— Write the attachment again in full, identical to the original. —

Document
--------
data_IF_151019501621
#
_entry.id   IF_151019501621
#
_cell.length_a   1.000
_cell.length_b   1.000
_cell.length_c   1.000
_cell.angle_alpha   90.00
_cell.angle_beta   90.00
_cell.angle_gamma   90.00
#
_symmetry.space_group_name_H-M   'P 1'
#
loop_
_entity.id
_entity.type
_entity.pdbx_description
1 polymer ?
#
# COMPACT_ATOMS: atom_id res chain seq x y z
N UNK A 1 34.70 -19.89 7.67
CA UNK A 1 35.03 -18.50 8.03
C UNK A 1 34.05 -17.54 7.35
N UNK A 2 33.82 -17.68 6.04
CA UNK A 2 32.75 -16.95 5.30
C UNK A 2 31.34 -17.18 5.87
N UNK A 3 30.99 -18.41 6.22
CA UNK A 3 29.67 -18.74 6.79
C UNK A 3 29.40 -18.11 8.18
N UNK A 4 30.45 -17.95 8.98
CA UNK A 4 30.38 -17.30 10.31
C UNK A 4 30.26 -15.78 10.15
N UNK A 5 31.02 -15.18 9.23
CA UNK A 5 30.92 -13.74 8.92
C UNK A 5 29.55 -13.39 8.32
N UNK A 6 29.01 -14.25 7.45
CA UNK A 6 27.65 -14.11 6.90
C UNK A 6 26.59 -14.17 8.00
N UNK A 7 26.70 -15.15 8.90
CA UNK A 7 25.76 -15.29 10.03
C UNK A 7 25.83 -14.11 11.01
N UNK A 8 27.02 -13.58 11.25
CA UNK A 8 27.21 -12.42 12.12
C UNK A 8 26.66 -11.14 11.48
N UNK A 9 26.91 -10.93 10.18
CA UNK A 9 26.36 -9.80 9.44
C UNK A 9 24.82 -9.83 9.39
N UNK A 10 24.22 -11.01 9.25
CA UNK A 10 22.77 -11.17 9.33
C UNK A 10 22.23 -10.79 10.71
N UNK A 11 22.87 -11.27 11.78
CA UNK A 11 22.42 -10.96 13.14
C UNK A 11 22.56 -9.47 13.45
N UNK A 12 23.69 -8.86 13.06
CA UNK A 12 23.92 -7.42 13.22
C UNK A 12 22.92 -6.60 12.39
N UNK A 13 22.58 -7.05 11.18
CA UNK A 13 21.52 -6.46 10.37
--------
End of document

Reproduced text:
data_IF_151019501621
#
_entry.id   IF_151019501621
#
_cell.length_a   1.000
_cell.length_b   1.000
_cell.length_c   1.000
_cell.angle_alpha   90.00
_cell.angle_beta   90.00
_cell.angle_gamma   90.00
#
_symmetry.space_group_name_H-M   'P 1'
#
loop_
_entity.id
_entity.type
_entity.pdbx_description
1 polymer ?
#
# COMPACT_ATOMS: atom_id res chain seq x y z
N UNK A 1 34.70 -19.89 7.67
CA UNK A 1 35.03 -18.50 8.03
C UNK A 1 34.05 -17.54 7.35
N UNK A 2 33.82 -17.68 6.04
CA UNK A 2 32.75 -16.95 5.30
C UNK A 2 31.34 -17.18 5.87
N UNK A 3 30.99 -18.41 6.22
CA UNK A 3 29.67 -18.74 6.79
C UNK A 3 29.40 -18.11 8.18
N UNK A 4 30.45 -17.95 8.98
CA UNK A 4 30.38 -17.30 10.31
C UNK A 4 30.26 -15.78 10.15
N UNK A 5 31.02 -15.18 9.23
CA UNK A 5 30.92 -13.74 8.92
C UNK A 5 29.55 -13.39 8.32
N UNK A 6 29.01 -14.25 7.45
CA UNK A 6 27.65 -14.11 6.90
C UNK A 6 26.59 -14.17 8.00
N UNK A 7 26.70 -15.15 8.90
CA UNK A 7 25.76 -15.29 10.03
C UNK A 7 25.83 -14.11 11.01
N UNK A 8 27.02 -13.58 11.25
CA UNK A 8 27.21 -12.42 12.12
C UNK A 8 26.66 -11.14 11.48
N UNK A 9 26.91 -10.93 10.18
CA UNK A 9 26.36 -9.80 9.44
C UNK A 9 24.82 -9.83 9.39
N UNK A 10 24.22 -11.01 9.25
CA UNK A 10 22.77 -11.17 9.33
C UNK A 10 22.23 -10.79 10.71
N UNK A 11 22.87 -11.27 11.78
CA UNK A 11 22.42 -10.96 13.14
C UNK A 11 22.56 -9.47 13.45
N UNK A 12 23.69 -8.86 13.06
CA UNK A 12 23.92 -7.42 13.22
C UNK A 12 22.92 -6.60 12.39
N UNK A 13 22.58 -7.05 11.18
CA UNK A 13 21.52 -6.46 10.37